- Andréa Savard-Beaudoin
The pervasiveness of technology and the assemblage of all material objects, wires, minerals, devices, agents, algorithms and processes is creating an accidental megastructure, which exists above and below ground, saturating the whole planet – both physically and cybernetically. -Benjamin Bratton calls this accidental megastructure THE STACK; that is both a computational apparatus and a new governing architecture.
We are inside THE STACK and it is inside of us.
Different genres of computation—smart grids, cloud platforms, mobile apps, smart cities, the Internet of Things, automation—can be seen not as so many species evolving on their own, but as forming a coherent whole. Everything is linked.
“From mining coal to rare earth to bitcoins, THE STACK wrangles the resources to fuel itself—and hence ourselves—even if at the price of planetary autophagia; From daily gestures such as asking a smartphone for the fastest route home, to the modelling of the appropriate response to the next expectable hurricane, through the fluctuation of a city’s housing market or the execution of a signature drone strike; From the first Sino-Google War of 2009 to the perpetually pending Marketplace Fairness Act, The Stack gives birth to new sovereignties even as it strangles others in their sleep; From earth to Cloud to City to Address to Interface to User, Your Permanent Record is enacted, assembled, stored, distributed, accessed, and made into meaning by means of THE STACK.”
“There is no such thing as a particular scale at which the defining events and processes of our time are taking place and can be optimally confronted – no more than there is a local realm distinct from a global one.” All we have is the planetary interweaving of localised occurrences, describing increasingly nonlinear causal patterns – everything is GLOCAL.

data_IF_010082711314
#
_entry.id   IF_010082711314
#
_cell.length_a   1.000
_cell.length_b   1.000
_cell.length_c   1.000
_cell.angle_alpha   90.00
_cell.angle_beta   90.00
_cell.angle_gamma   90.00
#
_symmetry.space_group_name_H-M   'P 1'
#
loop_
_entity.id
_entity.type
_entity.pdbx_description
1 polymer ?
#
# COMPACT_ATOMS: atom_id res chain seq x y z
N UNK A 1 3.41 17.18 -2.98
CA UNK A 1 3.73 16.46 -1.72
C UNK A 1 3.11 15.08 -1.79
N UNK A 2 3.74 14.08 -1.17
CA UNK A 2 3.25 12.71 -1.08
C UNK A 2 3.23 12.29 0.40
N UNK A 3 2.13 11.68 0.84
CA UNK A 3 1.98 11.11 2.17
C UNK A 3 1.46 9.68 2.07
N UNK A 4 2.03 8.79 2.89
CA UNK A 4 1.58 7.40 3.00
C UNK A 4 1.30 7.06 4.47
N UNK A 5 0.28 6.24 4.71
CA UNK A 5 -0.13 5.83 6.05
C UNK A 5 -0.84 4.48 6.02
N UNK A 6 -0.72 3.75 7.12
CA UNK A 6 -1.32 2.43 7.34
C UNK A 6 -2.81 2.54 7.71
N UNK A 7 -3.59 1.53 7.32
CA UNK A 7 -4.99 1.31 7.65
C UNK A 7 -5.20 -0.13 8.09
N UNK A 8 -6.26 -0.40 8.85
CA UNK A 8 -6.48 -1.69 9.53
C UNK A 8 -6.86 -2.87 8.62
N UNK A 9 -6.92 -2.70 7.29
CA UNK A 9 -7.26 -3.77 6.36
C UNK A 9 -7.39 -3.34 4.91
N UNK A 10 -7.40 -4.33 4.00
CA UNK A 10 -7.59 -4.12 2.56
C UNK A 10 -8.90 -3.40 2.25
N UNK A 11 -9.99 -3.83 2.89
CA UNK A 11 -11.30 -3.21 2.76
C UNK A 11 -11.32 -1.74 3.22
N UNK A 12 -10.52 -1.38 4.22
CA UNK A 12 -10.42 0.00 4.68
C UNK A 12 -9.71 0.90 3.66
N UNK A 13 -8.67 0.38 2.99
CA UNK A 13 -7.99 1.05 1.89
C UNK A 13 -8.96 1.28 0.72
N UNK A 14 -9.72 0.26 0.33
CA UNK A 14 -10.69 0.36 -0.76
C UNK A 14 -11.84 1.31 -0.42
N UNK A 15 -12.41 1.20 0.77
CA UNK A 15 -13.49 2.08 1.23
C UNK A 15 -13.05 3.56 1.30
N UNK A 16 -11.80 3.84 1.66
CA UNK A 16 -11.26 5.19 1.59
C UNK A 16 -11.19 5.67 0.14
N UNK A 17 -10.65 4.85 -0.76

The distributed processing of data is often claimed to be a pervasive or ubiquitous computing environment: a world of ambient intelligence. “Ubiquitous computation links algorithmic calculation from molecular to landscape scale and seeds communication to and from objects at, below or above a normal human scale of encounter”, challenging traditional anthropocentric frames of reference. Abandoning the dichotomy between humans and non-humans, “User is understood solely as an empty position in a platform that any addressable entity can (temporarily) step into at any given moment of time. An Airbnb-using tourist, an Uber driver, a self-driving car or a Facebook API are all Users; the occupation is often nested and simultaneous.” Urban spaces, that used to be organized based on human modes of perception and scaled according to the measurements of the body, are now designed to be inhabited by an array of new non-human users. Even though it still remains largely outside the practices of urban planners and designers, which remain trapped in the humanistic precepts of modern urbanism, “to think and design in other ways and at other scales is now a practical necessity. Design needs to be scaled to the scope of the real, not reality downsampled toward the digestible.”